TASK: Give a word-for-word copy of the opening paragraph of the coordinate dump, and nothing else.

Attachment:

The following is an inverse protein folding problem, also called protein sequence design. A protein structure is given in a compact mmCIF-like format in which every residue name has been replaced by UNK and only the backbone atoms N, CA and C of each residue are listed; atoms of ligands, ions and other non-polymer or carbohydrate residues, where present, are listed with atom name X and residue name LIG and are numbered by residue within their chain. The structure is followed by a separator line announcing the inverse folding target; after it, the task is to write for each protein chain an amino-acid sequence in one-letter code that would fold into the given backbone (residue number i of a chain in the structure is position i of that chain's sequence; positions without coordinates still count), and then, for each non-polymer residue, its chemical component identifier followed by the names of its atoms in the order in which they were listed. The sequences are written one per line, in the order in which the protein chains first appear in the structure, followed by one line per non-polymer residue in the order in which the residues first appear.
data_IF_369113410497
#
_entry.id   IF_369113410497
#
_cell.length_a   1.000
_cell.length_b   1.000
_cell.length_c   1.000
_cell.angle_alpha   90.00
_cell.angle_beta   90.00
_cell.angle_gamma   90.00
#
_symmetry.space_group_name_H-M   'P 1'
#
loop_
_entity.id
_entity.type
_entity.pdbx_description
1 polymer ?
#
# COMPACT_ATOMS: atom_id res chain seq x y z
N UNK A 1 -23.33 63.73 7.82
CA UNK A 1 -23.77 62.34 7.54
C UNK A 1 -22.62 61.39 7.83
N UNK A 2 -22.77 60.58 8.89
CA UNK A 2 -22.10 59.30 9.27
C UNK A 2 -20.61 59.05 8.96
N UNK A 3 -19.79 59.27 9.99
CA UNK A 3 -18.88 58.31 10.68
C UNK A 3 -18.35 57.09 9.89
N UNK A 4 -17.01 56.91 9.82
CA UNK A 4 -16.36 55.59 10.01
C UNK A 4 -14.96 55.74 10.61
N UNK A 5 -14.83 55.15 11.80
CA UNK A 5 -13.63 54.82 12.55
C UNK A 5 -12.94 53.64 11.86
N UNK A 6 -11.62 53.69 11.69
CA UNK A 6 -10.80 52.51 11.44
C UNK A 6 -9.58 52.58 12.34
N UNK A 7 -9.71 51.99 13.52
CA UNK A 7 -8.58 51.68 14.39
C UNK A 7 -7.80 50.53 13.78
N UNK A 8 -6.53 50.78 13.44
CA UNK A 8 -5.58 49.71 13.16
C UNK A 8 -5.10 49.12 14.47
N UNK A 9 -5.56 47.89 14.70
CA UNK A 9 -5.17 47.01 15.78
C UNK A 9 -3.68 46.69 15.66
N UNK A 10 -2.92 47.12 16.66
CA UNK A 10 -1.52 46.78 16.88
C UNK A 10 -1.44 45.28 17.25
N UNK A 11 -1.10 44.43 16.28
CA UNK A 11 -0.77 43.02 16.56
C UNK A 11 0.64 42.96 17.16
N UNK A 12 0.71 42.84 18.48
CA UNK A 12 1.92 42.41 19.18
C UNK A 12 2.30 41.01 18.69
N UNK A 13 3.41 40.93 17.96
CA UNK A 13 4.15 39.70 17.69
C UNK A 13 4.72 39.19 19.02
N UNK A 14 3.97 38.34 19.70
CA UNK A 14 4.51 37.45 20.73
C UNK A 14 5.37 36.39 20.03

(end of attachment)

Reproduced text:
The following is an inverse protein folding problem, also called protein sequence design. A protein structure is given in a compact mmCIF-like format in which every residue name has been replaced by UNK and only the backbone atoms N, CA and C of each residue are listed; atoms of ligands, ions and other non-polymer or carbohydrate residues, where present, are listed with atom name X and residue name LIG and are numbered by residue within their chain. The structure is followed by a separator line announcing the inverse folding target; after it, the task is to write for each protein chain an amino-acid sequence in one-letter code that would fold into the given backbone (residue number i of a chain in the structure is position i of that chain's sequence; positions without coordinates still count), and then, for each non-polymer residue, its chemical component identifier followed by the names of its atoms in the order in which they were listed. The sequences are written one per line, in the order in which the protein chains first appear in the structure, followed by one line per non-polymer residue in the order in which the residues first appear.